But just think how rich he'd be if he started mining bitcoin on that machine when it was brand new?
1102 posts • joined 4 Mar 2011
It may have been. If they downsized images for bandwidth / formatting reasons the exif would likely get stripped out as a side effect. Or it may have been that they thought protecting their users' privacy was a good thing.
Regarding the keywords
"Underage" is the only one of the keywords that should have been blocked. Though I suspect the reason it wasn't is simply that almost nobody was dumb enough to bluntly state they were "underage" in the first place.
Referring to young women as "girls" is very common. If that implies pedophilia... well we have a problem. "Young" is a perfectly valid term, which could easily be applied to anyone under 30. "Fresh" and "tiny" might be a bit suspect in this context, but they still don't prove anything illegal is going on.
Finally, "roses" which I had to look up, doesn't refer to underage girls at all; it means money. So I don't even see how it applies in this case. It could be used to disguise prostitution listings in personals ads, but if they're admitting to being "escorts" anyway, I don't see why they'd need to hide that money was involved.
Re: So in summary...
Re: Mods on steam
Not to mention that Steam itself has spyware capabilities, so at best it'd be a lesser of two evils kind of trade.
So the idea is if you get malaria, presumably in addition to drugs intended you cure you, they give you viagra to stop it from spreading?
Re: How does this effect Chromium
According to wikipedia's page on Chromium, the add-on restriction is one of the things Google inserts before turning Chromium into Chrome. So the other browsers based on it should be unaffected.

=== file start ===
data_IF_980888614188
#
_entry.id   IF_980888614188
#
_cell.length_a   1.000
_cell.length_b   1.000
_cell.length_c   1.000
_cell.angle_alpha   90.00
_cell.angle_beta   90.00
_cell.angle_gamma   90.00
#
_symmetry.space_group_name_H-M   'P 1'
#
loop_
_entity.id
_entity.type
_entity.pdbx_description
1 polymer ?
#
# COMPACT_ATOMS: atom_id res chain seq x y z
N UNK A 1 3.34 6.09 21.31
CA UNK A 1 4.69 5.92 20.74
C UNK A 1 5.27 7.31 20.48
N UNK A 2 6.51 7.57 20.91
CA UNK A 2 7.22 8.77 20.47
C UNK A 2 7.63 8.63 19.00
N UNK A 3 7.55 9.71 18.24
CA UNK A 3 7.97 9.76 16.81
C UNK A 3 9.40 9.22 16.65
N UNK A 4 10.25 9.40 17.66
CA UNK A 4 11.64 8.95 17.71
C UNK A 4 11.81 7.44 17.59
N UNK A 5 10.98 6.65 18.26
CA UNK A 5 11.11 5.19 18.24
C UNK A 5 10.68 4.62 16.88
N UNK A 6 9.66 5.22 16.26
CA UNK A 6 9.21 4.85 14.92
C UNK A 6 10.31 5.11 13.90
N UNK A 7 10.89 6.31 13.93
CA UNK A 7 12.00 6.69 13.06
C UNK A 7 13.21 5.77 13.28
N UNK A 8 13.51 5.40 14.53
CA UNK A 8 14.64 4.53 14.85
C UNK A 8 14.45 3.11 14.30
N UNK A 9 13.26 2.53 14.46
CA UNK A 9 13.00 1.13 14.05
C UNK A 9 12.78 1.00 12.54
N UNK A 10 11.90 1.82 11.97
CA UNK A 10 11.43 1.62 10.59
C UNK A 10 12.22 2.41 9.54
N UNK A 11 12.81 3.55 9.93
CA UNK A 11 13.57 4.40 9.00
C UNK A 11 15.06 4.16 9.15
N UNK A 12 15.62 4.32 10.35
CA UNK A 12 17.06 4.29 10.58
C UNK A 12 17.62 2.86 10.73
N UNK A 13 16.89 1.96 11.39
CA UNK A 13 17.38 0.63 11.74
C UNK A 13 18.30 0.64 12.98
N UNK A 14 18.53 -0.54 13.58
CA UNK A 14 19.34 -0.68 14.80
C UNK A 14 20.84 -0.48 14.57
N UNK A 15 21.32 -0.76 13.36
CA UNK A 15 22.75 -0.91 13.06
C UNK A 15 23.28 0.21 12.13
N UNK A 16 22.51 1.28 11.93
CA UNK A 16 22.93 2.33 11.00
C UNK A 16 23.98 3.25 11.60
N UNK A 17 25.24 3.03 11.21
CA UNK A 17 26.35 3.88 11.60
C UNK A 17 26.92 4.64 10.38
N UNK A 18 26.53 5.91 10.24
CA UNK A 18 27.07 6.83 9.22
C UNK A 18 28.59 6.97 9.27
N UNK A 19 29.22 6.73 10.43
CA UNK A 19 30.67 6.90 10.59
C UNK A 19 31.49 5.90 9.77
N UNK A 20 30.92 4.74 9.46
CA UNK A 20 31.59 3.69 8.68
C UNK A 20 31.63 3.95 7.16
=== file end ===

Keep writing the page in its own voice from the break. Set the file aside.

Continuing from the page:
All they did was offer a version where the little checkbox is off by default. In my experience DRM often taints a product's entire design, so that doesn't come close to resolving it.
Delay Line Memory
Now there's a blast from the past.
If it's unlicensed, why does T-Mobile need to ask the FCC for permission? Or are they wanting to broadcast at a higher power than would be allowed for unlicensed use or something? If so that doesn't seem like a real good idea.
This story would be so much more exciting if you deleted " training program".
Re: Is there ...
No, but there IS a Unicode character for it. ∵
I agree. That's crazy.
Re: Pornography and minors
I couldn't swear to it, but I'd except the relevant law has a "knowingly" in there somewhere, so they're probably okay.
Re: reg gaming desk to busy playing with themselves.
Regarding that one-sided legal agreement, I can see how Bethesda can claim ownership (or as they prefer to say, a perpetual irrevocable license) to content created with their toolkit, but a complete mod normally includes art files made with Photoshop, 3DStudio, a microphone and your own lungs, etc. I've always been unclear whether they claim to own (license) all that stuff just because it has been packaged with a mod at some point. And if they do claim that, I have serious doubts about how it could be legal.
Re: Misjudged things?
To hear Bethesda tell it, it was Valve's idea to monetize mods, but Bethesda was significantly involved deciding how it would work, e.g. being uncurated.
I never thought it would find myself defending Steam or anything to do with it, but the split was actually 30/45/25 Valve/Bethesda/Modder (according to this blog post).